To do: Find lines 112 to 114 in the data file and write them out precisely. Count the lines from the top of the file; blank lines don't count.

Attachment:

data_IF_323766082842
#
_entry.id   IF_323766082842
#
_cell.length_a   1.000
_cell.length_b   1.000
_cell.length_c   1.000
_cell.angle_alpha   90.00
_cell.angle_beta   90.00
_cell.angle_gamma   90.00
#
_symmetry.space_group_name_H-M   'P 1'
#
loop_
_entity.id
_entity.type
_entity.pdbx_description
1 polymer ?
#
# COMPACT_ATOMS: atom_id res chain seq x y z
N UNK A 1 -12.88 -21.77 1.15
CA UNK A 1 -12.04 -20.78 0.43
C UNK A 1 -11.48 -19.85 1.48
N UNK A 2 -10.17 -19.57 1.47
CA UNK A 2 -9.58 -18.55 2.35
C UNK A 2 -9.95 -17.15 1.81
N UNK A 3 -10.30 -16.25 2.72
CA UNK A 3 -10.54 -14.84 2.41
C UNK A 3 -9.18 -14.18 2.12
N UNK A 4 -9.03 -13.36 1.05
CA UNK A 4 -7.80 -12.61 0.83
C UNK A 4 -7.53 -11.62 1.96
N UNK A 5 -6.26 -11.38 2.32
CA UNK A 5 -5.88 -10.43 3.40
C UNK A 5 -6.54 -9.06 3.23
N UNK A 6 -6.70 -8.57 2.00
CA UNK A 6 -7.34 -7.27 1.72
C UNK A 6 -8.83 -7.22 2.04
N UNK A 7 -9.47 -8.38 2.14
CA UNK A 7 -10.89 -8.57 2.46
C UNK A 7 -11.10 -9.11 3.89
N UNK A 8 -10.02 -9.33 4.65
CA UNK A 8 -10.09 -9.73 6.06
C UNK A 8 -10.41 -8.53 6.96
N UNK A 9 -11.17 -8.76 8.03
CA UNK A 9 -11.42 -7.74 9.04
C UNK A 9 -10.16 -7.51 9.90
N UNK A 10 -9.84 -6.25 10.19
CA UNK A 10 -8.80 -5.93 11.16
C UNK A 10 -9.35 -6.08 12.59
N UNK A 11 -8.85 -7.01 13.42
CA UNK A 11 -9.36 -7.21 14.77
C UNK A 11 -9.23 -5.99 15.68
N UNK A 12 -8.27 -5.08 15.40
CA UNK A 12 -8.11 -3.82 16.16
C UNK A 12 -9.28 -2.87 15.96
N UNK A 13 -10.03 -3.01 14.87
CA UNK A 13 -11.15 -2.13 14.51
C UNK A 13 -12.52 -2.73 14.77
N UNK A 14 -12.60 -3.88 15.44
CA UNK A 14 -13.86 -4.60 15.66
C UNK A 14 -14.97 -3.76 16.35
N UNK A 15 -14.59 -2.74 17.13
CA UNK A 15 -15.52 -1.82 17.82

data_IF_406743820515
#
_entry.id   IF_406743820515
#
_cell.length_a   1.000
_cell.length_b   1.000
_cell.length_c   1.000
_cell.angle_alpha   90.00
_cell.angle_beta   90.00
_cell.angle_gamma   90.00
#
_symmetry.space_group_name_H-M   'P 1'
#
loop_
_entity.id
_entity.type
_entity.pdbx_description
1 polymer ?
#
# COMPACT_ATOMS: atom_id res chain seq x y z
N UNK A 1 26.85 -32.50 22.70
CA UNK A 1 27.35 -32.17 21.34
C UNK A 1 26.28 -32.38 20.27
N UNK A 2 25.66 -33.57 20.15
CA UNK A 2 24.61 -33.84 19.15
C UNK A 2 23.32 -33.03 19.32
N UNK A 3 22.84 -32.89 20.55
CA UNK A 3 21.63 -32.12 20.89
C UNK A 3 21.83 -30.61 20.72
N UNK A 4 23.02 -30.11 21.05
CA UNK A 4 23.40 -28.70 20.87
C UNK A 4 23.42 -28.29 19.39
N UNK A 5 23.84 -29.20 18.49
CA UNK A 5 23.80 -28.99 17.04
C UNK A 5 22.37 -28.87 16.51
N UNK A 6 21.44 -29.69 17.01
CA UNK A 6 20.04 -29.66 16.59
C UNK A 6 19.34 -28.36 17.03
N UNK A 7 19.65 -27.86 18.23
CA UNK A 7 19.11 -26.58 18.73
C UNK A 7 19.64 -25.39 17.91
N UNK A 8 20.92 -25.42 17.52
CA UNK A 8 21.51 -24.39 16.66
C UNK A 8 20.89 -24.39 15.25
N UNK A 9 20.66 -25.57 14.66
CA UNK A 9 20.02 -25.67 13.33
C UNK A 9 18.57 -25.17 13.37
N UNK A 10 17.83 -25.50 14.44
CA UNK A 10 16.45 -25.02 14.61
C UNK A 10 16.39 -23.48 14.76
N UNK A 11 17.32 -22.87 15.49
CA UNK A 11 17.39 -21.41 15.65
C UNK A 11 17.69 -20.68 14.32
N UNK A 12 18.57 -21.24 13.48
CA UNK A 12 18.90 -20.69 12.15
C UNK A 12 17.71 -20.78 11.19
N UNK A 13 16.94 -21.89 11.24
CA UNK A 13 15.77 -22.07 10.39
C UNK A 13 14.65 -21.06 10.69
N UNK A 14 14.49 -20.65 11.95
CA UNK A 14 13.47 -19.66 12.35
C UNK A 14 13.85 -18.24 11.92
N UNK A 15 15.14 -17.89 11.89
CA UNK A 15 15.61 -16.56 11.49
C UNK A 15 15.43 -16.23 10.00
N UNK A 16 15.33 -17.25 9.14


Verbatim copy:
N UNK A 10 17.83 -25.50 14.44
CA UNK A 10 16.45 -25.02 14.61
C UNK A 10 16.39 -23.48 14.76